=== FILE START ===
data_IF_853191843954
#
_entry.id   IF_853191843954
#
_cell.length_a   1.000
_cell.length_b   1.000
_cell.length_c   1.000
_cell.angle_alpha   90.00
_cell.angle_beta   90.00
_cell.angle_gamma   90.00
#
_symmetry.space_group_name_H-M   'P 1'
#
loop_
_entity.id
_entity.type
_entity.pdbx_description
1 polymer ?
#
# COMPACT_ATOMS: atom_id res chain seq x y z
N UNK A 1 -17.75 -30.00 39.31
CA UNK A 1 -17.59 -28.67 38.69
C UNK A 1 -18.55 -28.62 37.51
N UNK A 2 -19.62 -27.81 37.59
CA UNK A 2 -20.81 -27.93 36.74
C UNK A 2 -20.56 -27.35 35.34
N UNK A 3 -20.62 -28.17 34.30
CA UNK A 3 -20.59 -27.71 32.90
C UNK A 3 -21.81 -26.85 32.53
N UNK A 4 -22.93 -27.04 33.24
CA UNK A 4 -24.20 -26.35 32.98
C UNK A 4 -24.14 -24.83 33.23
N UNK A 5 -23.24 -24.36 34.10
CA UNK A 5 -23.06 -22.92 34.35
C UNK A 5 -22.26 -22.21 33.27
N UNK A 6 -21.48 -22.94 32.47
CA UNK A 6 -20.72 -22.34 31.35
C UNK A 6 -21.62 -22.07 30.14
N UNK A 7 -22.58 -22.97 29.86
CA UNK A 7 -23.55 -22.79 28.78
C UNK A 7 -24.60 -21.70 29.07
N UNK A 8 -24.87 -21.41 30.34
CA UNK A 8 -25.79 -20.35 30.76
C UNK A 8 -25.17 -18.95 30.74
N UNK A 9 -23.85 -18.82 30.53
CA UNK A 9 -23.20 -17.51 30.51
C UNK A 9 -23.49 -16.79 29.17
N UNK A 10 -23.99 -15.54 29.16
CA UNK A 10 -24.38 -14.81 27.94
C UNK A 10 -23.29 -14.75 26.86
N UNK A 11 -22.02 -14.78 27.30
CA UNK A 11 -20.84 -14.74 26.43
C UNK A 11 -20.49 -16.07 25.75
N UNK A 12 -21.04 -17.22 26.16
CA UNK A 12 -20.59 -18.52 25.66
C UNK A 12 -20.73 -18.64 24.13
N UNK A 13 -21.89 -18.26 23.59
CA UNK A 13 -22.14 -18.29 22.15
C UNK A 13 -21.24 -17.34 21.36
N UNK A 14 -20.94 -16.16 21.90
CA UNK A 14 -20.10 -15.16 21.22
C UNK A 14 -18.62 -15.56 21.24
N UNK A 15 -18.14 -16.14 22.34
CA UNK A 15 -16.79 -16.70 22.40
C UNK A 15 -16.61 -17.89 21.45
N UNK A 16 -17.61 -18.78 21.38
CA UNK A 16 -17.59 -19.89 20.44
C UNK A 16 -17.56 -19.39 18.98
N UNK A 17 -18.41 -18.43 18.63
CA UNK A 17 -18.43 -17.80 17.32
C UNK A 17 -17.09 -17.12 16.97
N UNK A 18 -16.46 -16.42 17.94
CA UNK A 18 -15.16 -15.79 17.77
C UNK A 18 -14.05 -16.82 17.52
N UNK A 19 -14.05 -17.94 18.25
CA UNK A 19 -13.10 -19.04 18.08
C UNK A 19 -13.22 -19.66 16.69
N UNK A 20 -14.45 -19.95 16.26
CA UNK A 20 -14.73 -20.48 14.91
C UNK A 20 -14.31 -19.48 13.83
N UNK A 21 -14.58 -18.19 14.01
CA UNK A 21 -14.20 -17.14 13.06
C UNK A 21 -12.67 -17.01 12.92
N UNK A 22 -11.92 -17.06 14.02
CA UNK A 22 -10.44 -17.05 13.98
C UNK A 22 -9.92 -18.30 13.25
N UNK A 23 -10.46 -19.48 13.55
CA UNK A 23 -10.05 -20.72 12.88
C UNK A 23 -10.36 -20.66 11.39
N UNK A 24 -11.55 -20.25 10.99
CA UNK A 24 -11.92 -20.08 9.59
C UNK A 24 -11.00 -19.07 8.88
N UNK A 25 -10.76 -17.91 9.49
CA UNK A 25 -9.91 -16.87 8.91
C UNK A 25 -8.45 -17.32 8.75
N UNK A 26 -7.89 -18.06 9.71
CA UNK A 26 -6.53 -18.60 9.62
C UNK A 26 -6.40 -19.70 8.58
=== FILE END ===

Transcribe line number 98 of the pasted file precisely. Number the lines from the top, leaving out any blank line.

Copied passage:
C UNK A 26 -6.40 -19.70 8.58